John Wells (GS4) details his recent research in the lab of Stephanie Ware, MD, PhD, in the Department of Medical and Molecular Genetics. John is an MD/PhD student in the Medical Scientist Training Program (MSTP).
During early embryonic development, the left-right (LR) axis of our internal organs is specified by a structure known as the left-right organizer. Heterotaxy is a syndrome where individuals present with congenital heart defects and randomized LR patterning. Several genes have been reported to cause heterotaxy but mutations in the transcription factor Zinc finger of the cerebellum 3 (ZIC3) are the only known cause of X-linked heterotaxy. The ZIC3 gene is composed of 4 exons (Figure 1A) and has two known isoforms which vary based on their terminal exons. Specifically, ZIC3 Isoform 1 encodes exons 1, 2, and 3 while ZIC3 Isoform 2 encodes exons 1, 2, and 4 (Figure 1B).
Our lab identified an X-linked heterotaxy pedigree with 4 affected males. Previous lab members performed X-exome sequencing in this family and did not identify a coding mutation in ZIC3. I performed whole genome sequencing in this family and identified an intronic variant in ZIC3. This variant, ZIC3 c.1224+3286A>G, was highly predicted to alter RNA splicing by generating a cryptic 3’ splice acceptor (Figure 1A). I hypothesized this would lead to a pseudoexon inclusion (a normally intronic sequence would be mistaken as an exon) resulting in a disease associated ZIC3 c.1224+3286A>G isoform encoding exons 1, 2, and a terminal pseudoexon (Figure 1C). Patient tissue was not available to directly assess for abnormal RNA splicing. Therefore, we used CRISPR/Cas9 technology to introduce the ZIC3 c.1224+3286A>G variant into human embryonic stem cells.
My preliminary results suggest the variant does in fact alter RNA splicing. Intriguingly, the variant appears to be causing multiple abnormal splicing events simultaneously potentially resulting in multiple ZIC3 c.1224+3286A>G disease associated isoforms. Currently, one of these mutant transcripts has been confirmed by Sanger Sequencing. This disease-associated isoform encodes ZIC3 exon 1, exon 2, a pseudoexon of 57 nucleotides, and exon 4 (Figure 1D). This represents the first reported instance of a pseudoexon inclusion associated with heterotaxy for any gene. In addition, my preliminary results suggest my originally hypothesized mutant transcript (exon 1, exon 2, and a terminal pseudoexon) may still occur (Figure 1C), but this has not yet been confirmed. Furthermore, I now suspect additional mutant transcripts may include a portion of ZIC3 exon 3 (Figure 1E).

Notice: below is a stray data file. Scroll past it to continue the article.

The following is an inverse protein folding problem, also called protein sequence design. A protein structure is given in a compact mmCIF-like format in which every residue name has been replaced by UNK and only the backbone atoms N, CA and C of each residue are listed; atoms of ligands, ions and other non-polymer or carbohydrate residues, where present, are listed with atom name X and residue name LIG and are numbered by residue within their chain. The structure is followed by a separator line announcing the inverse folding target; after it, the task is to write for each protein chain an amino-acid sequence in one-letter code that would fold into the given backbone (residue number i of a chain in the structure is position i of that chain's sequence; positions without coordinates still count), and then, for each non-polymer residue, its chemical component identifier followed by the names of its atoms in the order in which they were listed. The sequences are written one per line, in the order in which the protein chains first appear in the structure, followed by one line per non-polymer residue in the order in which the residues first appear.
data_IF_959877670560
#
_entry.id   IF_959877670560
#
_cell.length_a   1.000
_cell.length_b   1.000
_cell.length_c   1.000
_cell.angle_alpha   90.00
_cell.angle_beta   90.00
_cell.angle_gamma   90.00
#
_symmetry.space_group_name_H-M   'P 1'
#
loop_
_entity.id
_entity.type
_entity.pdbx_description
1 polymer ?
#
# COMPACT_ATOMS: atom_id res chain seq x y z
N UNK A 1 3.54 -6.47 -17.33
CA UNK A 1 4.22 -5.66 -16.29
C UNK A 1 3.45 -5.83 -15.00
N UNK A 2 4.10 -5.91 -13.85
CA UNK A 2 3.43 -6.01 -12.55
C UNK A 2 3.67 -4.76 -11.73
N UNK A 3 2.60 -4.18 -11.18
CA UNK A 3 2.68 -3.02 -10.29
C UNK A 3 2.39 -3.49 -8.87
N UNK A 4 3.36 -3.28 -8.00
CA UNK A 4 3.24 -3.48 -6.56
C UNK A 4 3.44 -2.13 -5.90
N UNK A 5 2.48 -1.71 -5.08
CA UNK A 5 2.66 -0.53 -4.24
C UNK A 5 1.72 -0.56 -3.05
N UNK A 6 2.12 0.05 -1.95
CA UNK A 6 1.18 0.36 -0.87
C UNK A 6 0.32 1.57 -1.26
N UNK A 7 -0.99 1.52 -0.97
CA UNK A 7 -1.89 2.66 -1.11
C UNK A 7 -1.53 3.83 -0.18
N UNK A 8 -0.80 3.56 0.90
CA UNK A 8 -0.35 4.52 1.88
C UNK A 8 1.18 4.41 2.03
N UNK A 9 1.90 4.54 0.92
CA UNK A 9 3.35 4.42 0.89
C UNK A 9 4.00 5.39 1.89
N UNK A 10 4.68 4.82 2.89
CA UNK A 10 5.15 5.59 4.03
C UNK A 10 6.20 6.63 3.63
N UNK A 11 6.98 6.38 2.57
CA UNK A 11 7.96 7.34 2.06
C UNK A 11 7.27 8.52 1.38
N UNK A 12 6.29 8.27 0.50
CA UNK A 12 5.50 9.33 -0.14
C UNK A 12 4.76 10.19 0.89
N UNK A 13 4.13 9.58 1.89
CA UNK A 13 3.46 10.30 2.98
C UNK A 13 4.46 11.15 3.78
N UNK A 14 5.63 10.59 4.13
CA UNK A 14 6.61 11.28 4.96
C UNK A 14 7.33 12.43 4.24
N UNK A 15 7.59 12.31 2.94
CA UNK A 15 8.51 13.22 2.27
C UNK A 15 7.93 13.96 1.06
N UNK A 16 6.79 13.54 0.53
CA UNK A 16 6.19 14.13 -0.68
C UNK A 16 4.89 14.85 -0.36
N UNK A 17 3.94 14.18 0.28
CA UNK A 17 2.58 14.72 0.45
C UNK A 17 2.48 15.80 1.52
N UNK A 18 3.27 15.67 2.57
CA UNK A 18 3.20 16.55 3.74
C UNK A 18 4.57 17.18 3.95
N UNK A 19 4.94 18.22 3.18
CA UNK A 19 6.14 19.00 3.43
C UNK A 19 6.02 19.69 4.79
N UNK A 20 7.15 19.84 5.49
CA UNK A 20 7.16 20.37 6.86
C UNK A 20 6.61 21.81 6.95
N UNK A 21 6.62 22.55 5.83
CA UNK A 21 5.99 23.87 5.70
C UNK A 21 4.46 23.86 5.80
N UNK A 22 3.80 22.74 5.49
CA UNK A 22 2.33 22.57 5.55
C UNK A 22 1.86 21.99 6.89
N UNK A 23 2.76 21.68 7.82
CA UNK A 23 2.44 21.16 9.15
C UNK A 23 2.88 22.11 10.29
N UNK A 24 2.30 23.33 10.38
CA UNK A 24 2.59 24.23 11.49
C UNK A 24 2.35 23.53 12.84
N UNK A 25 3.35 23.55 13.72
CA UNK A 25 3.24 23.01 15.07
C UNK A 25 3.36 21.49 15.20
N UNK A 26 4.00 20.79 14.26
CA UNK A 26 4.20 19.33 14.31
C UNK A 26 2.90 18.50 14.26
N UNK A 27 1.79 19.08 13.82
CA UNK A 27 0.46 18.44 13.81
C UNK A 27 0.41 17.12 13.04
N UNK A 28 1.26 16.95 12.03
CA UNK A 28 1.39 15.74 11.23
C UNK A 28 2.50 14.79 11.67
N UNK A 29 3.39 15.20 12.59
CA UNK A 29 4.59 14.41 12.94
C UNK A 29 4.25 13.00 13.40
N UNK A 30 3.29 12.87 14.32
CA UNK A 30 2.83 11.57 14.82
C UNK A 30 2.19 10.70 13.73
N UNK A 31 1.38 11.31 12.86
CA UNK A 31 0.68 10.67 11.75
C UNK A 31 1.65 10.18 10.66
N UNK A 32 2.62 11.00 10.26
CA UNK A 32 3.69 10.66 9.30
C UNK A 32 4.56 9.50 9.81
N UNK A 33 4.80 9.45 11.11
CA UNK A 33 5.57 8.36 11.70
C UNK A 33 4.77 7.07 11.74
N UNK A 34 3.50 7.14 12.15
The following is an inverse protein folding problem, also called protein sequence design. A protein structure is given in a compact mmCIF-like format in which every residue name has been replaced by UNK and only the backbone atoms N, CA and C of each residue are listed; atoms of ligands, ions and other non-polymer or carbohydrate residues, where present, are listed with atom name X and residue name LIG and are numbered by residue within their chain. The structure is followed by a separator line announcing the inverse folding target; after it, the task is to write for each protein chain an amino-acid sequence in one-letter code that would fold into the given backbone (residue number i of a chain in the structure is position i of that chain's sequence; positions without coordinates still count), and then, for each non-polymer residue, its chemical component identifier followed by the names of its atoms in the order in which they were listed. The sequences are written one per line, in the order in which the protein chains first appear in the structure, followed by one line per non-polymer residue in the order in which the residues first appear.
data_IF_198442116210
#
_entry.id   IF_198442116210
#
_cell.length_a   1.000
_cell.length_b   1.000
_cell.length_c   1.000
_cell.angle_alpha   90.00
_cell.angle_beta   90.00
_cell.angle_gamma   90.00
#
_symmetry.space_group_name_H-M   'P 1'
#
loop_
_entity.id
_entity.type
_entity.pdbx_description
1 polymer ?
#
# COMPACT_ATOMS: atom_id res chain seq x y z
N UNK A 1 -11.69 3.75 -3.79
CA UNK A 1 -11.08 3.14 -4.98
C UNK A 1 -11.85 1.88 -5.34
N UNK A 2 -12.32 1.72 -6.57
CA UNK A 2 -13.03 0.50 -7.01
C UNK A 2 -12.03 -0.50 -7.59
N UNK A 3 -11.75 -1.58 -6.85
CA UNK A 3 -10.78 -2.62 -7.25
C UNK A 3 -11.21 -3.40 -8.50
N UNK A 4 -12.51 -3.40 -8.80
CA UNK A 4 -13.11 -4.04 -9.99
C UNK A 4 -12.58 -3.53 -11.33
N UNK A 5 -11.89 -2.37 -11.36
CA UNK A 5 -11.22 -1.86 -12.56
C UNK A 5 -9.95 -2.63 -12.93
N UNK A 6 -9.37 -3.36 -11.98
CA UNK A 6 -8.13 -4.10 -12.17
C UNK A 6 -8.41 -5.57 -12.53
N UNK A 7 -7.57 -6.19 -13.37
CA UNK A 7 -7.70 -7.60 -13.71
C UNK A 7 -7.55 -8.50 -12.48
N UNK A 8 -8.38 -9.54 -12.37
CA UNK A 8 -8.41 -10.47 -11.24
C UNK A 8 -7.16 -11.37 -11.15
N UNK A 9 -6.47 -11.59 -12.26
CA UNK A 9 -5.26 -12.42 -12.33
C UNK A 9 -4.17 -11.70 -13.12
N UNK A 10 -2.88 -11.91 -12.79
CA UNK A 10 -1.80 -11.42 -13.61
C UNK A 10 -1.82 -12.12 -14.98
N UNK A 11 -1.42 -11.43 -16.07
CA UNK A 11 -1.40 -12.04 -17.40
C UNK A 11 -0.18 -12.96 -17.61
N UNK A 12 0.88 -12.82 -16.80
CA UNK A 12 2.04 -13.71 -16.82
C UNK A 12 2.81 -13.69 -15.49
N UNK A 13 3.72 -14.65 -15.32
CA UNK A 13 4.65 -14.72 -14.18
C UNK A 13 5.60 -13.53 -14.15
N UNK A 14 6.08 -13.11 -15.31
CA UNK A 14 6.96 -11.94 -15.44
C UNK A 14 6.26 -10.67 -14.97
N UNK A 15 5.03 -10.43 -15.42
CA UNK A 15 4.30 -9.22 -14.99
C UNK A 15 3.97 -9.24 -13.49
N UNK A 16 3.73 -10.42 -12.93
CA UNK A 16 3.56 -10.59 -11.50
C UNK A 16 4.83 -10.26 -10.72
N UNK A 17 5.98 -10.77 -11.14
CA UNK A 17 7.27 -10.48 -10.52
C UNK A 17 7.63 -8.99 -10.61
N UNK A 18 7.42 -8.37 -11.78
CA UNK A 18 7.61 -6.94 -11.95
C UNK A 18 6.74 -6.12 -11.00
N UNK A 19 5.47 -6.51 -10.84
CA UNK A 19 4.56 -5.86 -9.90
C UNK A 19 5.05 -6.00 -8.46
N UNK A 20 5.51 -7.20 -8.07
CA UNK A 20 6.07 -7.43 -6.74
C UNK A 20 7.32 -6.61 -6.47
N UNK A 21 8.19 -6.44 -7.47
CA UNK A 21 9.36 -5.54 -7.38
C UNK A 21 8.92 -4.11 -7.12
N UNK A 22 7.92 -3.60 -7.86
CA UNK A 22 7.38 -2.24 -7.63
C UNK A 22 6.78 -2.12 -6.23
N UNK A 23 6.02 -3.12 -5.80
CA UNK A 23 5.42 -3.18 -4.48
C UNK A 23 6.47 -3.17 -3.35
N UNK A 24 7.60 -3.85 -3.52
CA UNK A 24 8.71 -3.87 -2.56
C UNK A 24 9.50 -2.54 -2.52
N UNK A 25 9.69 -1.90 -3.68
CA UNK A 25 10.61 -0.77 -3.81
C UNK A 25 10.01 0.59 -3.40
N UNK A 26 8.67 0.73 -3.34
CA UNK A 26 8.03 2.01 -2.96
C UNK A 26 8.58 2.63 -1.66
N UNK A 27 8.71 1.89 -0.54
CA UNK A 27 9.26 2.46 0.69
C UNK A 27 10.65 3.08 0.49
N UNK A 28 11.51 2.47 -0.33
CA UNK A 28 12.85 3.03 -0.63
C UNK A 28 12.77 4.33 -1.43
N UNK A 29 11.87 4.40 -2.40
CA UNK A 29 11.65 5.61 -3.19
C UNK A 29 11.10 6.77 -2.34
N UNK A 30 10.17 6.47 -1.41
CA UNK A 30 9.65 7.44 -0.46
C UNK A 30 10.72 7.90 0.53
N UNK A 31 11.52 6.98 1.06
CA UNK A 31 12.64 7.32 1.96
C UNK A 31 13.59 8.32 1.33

Although I have now shown the ZIC3 c.1224+3286A>G variant does in fact lead to a pseudoexon inclusion, I now have several new questions: How many mutant isoforms are there? What do they encode? What are their expression levels relative to the normal ZIC3 isoforms?
My current career goal is to become a clinical geneticist in an academic setting. As a physician, I hope to make an impact at an individual level. I want to help identify the causes of genetic syndromes in my patients and potentially treat them using methods such as gene therapy or antisense oligonucleotide therapy. As a scientist, I hope my research accomplishments can benefit the field of genetics as a whole. For example, my exemplary finding discussed here suggests genetic researchers should consider non-coding variants and novel mechanisms of disease (Ex: irregular RNA splicing, abnormal post-transcriptional modification, or disruption of gene-regulatory networks) in their unsolved cases.
The views expressed in this content represent the perspective and opinions of the author and may or may not represent the position of Indiana University School of Medicine.
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